• Custom graphics design can take less time to complete than a police car design

Although full vehicle wraps are becoming more popular in general, they might not be the best option for your fleet. Following are some of the challenges that we have seen in the industry over the last few years as wrapping cars has become more common:

  • Horizontal surfaces crack and fade quickly, so they need to be replaced more often
  • The high cost of a full vehicle wrap is difficult to justify considering fiscal budgets
  • Bulbous surfaces will often lift over time allowing water to enter and damage the wrap from the inside out.

Whether you opt for custom graphics or a full or partial police car design, you’ll want to be sure it includes any necessary and helpful information. This includes emergency services phone numbers, the city or location the vehicle operates in, a badge/shield, and vehicle ID number. 

(We talk all about the different police vehicle graphics designs and options in this post)

As you can see, each option poses certain advantages over the other. So, where does that leave us? Still wondering which one is right for your fleet! Next, we’ll look at both options and specific use cases to help you move forward with your decision.

Purpose of Police Car Design

Purpose of Police Car Wrap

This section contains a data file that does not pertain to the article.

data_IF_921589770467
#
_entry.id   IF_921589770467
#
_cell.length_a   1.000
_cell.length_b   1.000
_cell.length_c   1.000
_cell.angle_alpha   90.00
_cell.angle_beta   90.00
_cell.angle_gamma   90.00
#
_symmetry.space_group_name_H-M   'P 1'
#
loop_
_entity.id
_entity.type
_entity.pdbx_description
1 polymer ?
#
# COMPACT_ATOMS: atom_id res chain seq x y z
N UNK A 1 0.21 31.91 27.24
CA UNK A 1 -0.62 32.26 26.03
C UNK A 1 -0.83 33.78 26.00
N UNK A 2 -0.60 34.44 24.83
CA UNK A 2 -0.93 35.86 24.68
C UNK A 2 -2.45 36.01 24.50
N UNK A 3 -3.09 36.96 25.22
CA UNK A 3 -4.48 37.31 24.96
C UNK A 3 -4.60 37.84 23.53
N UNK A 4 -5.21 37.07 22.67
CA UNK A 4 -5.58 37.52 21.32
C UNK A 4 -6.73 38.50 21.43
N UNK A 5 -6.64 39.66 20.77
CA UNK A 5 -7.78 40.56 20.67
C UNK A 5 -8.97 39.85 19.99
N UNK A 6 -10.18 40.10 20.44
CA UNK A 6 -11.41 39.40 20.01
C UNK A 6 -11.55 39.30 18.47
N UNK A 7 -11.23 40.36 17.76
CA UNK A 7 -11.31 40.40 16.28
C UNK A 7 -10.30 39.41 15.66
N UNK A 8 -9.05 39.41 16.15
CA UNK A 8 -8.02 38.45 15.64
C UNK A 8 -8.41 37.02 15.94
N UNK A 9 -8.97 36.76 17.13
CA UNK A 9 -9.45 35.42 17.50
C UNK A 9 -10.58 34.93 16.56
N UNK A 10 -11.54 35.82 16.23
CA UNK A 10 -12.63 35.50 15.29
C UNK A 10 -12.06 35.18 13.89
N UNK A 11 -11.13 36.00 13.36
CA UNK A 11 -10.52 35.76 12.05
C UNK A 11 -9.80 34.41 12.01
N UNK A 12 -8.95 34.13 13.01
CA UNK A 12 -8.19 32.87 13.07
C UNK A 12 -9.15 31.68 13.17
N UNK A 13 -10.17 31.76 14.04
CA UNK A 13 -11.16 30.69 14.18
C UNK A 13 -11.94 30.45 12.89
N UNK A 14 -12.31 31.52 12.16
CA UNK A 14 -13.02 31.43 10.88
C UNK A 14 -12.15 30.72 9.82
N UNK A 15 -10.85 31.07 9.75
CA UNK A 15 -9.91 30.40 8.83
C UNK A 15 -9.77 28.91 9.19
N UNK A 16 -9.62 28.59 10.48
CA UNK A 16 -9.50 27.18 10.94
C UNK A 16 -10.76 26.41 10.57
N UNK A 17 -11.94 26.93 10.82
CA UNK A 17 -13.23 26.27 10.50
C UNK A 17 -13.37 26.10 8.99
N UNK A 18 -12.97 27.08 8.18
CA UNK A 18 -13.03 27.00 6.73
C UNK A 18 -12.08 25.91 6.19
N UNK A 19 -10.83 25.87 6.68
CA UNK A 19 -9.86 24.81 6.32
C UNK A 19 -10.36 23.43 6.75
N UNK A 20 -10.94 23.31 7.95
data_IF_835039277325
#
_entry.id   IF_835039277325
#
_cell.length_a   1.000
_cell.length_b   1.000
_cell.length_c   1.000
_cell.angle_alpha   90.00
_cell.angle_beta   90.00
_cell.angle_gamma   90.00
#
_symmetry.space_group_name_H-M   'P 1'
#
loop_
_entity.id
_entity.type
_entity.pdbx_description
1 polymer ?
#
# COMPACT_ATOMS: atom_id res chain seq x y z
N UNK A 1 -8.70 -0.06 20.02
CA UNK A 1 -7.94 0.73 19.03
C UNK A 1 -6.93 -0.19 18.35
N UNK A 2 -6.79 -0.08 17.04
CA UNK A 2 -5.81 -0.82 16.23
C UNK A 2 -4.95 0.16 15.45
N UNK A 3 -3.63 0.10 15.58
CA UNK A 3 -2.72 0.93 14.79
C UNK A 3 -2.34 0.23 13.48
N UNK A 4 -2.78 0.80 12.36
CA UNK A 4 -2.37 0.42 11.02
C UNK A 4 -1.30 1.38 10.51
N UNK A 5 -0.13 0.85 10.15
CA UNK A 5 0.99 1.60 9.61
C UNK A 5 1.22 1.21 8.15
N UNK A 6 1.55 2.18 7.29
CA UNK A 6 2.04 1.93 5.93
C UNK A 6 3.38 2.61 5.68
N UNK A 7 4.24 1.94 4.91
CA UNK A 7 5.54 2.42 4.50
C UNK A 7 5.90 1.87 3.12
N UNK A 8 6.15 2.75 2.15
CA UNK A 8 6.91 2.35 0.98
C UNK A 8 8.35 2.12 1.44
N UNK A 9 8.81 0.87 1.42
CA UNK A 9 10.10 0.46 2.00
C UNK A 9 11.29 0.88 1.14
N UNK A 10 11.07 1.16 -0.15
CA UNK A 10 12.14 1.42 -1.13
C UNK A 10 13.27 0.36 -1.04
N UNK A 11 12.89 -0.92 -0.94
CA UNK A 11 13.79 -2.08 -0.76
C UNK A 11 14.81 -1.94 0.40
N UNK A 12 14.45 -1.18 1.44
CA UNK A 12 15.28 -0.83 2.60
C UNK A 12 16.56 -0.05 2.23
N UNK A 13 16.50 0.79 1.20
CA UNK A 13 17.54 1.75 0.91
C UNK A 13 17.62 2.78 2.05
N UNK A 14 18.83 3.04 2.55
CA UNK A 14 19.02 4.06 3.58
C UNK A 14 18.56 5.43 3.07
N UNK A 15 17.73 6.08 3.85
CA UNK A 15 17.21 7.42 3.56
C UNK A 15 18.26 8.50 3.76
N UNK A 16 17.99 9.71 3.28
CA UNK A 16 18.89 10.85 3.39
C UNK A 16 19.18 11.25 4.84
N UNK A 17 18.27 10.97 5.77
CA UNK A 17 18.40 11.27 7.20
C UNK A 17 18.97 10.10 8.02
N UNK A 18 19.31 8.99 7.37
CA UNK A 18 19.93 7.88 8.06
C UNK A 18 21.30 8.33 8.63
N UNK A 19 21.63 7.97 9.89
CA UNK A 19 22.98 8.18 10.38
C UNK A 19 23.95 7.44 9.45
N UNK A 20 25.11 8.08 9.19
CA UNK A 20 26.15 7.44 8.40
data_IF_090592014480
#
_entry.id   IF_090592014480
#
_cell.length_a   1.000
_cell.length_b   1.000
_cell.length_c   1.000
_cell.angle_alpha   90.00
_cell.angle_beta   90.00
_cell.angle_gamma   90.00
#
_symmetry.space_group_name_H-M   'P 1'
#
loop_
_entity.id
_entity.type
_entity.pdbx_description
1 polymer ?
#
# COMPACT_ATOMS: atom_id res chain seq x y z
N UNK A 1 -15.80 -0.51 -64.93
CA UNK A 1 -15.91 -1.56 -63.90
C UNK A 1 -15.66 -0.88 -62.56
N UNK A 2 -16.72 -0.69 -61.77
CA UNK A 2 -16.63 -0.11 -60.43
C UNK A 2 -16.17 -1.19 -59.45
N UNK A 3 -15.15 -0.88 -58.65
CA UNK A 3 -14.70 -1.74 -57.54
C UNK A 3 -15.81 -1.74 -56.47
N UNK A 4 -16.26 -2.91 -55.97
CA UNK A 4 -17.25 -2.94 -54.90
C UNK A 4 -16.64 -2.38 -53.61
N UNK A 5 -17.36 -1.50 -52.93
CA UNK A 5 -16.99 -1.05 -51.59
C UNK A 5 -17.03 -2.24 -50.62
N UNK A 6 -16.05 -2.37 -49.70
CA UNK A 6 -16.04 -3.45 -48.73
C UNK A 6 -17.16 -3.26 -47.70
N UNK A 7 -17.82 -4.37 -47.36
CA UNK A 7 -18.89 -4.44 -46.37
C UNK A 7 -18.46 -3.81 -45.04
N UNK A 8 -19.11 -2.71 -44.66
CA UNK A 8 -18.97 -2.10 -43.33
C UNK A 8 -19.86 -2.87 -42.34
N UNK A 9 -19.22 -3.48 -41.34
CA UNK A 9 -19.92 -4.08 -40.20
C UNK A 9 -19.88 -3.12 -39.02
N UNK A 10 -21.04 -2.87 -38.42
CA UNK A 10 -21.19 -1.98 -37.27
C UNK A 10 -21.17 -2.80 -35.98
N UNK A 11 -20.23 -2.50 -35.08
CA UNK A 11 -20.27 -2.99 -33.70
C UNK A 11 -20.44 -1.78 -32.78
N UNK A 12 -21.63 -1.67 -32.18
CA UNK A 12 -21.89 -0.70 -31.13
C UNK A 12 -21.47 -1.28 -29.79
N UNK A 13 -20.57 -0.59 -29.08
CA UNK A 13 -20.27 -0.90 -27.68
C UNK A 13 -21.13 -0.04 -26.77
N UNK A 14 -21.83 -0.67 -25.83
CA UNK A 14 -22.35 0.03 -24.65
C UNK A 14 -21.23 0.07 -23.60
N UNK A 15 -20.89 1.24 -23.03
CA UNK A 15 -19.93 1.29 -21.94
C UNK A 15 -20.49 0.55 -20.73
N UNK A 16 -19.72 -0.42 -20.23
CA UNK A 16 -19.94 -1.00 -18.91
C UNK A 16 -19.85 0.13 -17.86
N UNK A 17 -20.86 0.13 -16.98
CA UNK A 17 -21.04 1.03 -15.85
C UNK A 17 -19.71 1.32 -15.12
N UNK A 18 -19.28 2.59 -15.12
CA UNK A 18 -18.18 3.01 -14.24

Police car wrap can be done in what’s known as a partial or complete style. A partial police car wrap includes wrapping just a portion of the vehicle. On the other hand, the full wrap is the coverage on all four sides. With full wraps, you’ll need to be mindful of longevity as these are prone to more damage than partial wraps or custom police vehicle graphics. 

On larger vehicles, police car wrap is a helpful option for covering more space. However, wraps aren’t the most effective option for smaller police vehicles, including cruisers. Certain areas of the vehicle, including door handles, mirrors, and textured bumpers shouldn’t be covered because it’s difficult to create a smooth, long-lasting result this way. 

Full or partial wraps for emergency vehicles are particularly useful on larger vehicles, including vans, ambulances, and fire trucks. These vehicles have more flat surface area, with fewer curves and contouring than a sedan, for example. That means the application and design process is less complicated, and you can add a lot more to the vehicle in less time with a full or partial wrap.